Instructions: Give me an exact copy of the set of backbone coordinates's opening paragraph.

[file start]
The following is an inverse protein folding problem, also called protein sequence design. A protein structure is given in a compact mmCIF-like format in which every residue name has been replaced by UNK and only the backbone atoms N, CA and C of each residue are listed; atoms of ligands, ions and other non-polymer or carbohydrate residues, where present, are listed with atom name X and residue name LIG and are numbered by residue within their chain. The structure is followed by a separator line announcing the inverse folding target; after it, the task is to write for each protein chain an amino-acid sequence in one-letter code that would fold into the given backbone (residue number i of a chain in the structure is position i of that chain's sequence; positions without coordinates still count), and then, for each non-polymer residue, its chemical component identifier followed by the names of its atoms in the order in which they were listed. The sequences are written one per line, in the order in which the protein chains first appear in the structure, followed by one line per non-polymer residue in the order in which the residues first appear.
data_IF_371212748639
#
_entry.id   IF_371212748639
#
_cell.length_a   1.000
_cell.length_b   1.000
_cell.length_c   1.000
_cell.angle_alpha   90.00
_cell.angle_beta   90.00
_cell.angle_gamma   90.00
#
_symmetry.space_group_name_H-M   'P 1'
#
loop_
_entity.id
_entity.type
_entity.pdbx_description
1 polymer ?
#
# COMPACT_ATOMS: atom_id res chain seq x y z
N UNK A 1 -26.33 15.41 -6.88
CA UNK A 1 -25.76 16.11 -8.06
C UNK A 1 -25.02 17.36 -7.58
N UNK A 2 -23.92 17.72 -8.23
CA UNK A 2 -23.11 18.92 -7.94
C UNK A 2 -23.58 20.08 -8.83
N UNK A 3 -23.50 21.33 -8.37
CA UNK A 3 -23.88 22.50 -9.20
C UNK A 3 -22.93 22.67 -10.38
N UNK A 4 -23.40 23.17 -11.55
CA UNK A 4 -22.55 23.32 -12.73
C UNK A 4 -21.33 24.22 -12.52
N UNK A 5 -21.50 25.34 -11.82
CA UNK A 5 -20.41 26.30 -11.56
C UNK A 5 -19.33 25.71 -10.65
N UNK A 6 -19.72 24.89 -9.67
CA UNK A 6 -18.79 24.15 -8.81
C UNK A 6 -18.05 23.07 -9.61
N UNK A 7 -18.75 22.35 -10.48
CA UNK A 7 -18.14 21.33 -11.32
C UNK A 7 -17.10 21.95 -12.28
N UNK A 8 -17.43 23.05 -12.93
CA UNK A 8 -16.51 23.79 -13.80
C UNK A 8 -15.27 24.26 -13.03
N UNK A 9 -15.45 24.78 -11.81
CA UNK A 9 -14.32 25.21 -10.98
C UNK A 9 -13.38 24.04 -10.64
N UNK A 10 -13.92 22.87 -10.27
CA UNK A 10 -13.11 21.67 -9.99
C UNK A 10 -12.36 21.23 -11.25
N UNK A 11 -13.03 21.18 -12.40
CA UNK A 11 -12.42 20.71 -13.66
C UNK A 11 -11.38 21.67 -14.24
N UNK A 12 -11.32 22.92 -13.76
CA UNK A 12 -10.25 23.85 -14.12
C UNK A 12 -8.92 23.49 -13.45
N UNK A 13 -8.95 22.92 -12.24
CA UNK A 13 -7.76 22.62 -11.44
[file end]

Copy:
The following is an inverse protein folding problem, also called protein sequence design. A protein structure is given in a compact mmCIF-like format in which every residue name has been replaced by UNK and only the backbone atoms N, CA and C of each residue are listed; atoms of ligands, ions and other non-polymer or carbohydrate residues, where present, are listed with atom name X and residue name LIG and are numbered by residue within their chain. The structure is followed by a separator line announcing the inverse folding target; after it, the task is to write for each protein chain an amino-acid sequence in one-letter code that would fold into the given backbone (residue number i of a chain in the structure is position i of that chain's sequence; positions without coordinates still count), and then, for each non-polymer residue, its chemical component identifier followed by the names of its atoms in the order in which they were listed. The sequences are written one per line, in the order in which the protein chains first appear in the structure, followed by one line per non-polymer residue in the order in which the residues first appear.